- R.L. Stine is reviving his most popular series, "Fear Street"
- Stine joins other authors in reviving horror books for teens
- TV shows like "The Walking Dead" helped renew interest in horror literature
- Author Jonathan Maberry: "Modern teen horror goes more inside the personal experience"
Author R.L. Stine has returned to the evil street that made him famous in the 1990s, and fans are looking forward to the new ways he'll terrorize Shadyside High School teenagers on "Fear Street."
"Party Games," out on September 30, is the first of six new "Fear Street" books that Stine is releasing. The premise: When Shadyside High School senior Brendan Fear has a birthday party at his parent's summer house on Fear Island, things go from bad to worse.
Stine, 70, is the author of more than 300 novels for children and teens, including the much-loved "Goosebumps" and "Fear Street" series. The latter was a major hit, selling 80 million copies and building a fan base that for years has been asking him to revive the spooky series.
"The whole thing happened because of Twitter," Stine said. "It's a great way to keep in touch with my original readers, and 'Fear Street' was mentioned more than anything else. That's what they read when they were kids. And I suppose we're all nostalgic for what we read back then."
The new "Fear Street" arrives at a time many consider to be a renaissance of young adult horror. It disappeared as a dominant genre in the early 2000s with the rise of fantasy novels and series such as "Harry Potter" and "Eragon." Popular shows such as "The Walking Dead" and "American Horror Story" helped revive interest in horror literature, said Catherine Scully, young adult editor for the Horror Writers Association.
Like today's TV shows, today's teen horror novels are darker and scarier than the "Fear Street" of the 1990s, reflecting the way popular culture has changed. Along with Stine, a new class of authors is attempting to redefine young adult horror for the "Saw" generation, which can easily find graphic depictions of violence on TV and in movies and video games. By weaving in diverse elements -- such as historic gothic and psychological thrillers -- and making both protagonists and villains more three-dimensional, this new wave of authors is hoping to appeal to readers looking for something more than gore and torture porn.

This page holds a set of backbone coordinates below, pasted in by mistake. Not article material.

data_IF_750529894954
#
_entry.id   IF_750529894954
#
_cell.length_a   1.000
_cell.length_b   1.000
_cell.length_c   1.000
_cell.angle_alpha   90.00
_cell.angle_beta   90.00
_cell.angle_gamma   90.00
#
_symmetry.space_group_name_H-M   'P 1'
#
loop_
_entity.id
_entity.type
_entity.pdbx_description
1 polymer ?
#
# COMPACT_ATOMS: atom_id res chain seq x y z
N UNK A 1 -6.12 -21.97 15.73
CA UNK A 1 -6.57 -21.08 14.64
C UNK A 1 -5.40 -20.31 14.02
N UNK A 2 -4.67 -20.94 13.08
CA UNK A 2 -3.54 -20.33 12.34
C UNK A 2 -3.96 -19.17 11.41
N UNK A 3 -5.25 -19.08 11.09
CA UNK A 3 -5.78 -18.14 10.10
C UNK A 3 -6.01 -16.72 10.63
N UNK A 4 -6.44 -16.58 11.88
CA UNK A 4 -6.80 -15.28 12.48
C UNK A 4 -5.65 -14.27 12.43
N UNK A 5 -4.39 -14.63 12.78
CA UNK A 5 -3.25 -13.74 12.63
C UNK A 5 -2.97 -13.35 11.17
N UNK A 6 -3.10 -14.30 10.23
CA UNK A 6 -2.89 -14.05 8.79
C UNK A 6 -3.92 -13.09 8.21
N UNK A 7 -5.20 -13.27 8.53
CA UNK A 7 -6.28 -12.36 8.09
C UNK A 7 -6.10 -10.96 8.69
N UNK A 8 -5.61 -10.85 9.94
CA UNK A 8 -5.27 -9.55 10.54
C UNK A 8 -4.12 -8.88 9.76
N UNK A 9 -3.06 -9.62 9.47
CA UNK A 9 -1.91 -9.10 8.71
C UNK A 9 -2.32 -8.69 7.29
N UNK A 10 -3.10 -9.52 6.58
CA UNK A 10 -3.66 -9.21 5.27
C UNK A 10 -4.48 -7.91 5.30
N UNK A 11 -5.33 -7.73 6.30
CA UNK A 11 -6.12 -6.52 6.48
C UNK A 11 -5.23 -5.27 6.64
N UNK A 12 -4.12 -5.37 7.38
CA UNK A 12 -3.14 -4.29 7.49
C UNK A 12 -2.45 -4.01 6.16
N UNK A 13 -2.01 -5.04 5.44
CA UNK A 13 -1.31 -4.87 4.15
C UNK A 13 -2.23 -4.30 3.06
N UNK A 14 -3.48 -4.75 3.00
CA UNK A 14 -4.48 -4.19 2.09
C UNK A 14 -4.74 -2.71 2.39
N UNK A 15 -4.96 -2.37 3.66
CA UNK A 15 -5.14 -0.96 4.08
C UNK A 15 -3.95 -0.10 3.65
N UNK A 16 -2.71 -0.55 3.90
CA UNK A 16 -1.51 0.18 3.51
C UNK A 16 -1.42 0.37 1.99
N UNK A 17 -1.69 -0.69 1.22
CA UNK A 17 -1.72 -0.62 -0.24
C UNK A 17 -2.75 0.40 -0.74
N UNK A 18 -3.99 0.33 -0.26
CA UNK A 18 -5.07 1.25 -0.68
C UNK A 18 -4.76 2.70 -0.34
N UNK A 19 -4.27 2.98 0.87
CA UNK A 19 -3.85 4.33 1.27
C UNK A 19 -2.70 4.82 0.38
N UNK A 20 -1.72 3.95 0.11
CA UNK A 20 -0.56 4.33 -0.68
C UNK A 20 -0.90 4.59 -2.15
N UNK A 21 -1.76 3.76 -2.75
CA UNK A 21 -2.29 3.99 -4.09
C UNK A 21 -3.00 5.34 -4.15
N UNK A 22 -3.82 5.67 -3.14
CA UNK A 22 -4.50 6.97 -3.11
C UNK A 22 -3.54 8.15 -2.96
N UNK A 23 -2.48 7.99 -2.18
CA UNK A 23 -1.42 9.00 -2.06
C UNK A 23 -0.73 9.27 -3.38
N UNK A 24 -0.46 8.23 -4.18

Unlike horror depicted on television and the big screen, in horror literature for young adults, subtlety is key, rather than shock value, author and horror expert Jonathan Maberry said.
"Modern teen horror goes more inside the personal experience rather than the body count," he said. "The more subtle you go and leave for the reader to interpret, they can participate and it's even scarier."
Where it began, where it's going.
The definition of teen horror can be difficult to pinpoint, especially as new authors broaden the range of topics contained within the genre. In the broadest sense, it embodies the disturbing, imaginative manifestations of fear and dread, life-or-death situations, thrilling surprises and a loss of control, authors and literary observers say.
Horror is defined by what scares you, "and that's very personal and different for each person," said Scully, who reviews young adult horror in HWA's 'Scary Out There' blog.